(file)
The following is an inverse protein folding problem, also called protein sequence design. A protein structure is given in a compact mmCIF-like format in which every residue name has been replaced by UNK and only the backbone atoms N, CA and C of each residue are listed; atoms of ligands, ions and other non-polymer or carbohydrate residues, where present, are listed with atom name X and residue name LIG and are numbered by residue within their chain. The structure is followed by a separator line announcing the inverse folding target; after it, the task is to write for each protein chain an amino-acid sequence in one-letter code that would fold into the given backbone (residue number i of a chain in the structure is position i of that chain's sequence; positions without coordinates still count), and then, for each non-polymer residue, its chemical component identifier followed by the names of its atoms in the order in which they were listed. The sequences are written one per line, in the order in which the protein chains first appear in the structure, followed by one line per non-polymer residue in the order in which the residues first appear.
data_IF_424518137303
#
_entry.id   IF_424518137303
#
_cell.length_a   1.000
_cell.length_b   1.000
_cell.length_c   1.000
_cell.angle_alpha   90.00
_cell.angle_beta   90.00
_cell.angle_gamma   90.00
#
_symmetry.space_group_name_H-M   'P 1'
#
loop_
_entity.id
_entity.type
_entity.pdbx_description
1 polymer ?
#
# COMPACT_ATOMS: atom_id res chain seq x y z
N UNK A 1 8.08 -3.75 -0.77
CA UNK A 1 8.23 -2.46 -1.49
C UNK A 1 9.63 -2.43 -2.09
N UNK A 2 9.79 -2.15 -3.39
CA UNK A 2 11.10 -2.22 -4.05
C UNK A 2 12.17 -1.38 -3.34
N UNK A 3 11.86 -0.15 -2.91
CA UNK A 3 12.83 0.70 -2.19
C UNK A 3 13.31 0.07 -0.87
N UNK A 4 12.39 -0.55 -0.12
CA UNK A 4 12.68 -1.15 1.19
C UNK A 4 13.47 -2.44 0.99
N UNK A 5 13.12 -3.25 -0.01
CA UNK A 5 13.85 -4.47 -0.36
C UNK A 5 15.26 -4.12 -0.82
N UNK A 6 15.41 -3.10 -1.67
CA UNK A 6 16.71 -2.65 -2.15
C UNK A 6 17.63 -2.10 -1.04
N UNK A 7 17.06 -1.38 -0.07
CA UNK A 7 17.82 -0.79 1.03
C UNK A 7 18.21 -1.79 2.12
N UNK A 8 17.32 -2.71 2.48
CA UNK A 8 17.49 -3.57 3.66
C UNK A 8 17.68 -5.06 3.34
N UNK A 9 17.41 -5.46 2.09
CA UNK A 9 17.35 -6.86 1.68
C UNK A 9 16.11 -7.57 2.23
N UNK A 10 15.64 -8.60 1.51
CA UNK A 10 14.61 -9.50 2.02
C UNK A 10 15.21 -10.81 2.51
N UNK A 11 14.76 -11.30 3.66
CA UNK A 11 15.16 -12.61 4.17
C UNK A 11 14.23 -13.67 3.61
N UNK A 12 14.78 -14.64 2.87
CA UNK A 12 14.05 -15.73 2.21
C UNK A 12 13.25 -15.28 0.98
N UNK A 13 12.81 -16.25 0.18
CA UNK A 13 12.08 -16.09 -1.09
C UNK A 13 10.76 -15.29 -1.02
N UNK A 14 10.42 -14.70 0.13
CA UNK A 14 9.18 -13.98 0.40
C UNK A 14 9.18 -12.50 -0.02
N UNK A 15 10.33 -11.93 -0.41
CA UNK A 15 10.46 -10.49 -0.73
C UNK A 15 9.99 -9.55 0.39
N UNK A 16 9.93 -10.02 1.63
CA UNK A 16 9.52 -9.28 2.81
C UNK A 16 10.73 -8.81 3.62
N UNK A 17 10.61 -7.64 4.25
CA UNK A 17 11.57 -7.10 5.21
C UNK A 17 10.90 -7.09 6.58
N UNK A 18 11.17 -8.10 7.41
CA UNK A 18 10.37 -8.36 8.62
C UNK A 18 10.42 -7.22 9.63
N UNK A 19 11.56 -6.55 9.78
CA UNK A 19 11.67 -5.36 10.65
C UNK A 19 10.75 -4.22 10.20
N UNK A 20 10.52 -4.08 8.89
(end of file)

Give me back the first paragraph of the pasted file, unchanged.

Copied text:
The following is an inverse protein folding problem, also called protein sequence design. A protein structure is given in a compact mmCIF-like format in which every residue name has been replaced by UNK and only the backbone atoms N, CA and C of each residue are listed; atoms of ligands, ions and other non-polymer or carbohydrate residues, where present, are listed with atom name X and residue name LIG and are numbered by residue within their chain. The structure is followed by a separator line announcing the inverse folding target; after it, the task is to write for each protein chain an amino-acid sequence in one-letter code that would fold into the given backbone (residue number i of a chain in the structure is position i of that chain's sequence; positions without coordinates still count), and then, for each non-polymer residue, its chemical component identifier followed by the names of its atoms in the order in which they were listed. The sequences are written one per line, in the order in which the protein chains first appear in the structure, followed by one line per non-polymer residue in the order in which the residues first appear.